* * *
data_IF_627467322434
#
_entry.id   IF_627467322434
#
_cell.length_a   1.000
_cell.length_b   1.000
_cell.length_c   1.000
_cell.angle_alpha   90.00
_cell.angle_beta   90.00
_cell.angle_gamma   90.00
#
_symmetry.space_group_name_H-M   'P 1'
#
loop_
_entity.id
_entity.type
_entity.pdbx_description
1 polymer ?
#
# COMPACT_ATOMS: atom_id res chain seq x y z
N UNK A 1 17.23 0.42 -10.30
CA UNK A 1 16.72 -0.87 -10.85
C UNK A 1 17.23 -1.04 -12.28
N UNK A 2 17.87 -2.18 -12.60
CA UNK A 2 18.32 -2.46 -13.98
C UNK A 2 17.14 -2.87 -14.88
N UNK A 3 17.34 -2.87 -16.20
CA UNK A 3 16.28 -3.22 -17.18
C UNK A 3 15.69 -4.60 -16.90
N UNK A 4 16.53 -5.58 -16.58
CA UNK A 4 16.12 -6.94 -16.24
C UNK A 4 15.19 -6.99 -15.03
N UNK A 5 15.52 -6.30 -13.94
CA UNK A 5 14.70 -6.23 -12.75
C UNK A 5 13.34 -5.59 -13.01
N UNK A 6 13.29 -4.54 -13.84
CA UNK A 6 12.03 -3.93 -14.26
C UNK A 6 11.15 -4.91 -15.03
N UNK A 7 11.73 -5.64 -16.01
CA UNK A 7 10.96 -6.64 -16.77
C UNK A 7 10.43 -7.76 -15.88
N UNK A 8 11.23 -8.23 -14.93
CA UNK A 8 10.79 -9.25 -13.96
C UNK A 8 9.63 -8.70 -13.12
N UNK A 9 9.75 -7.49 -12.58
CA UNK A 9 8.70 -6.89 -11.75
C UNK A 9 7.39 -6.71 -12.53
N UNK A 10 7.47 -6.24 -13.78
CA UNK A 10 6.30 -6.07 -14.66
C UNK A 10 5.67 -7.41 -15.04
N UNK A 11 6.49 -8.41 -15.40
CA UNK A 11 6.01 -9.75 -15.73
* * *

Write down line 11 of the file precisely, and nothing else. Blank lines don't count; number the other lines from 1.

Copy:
#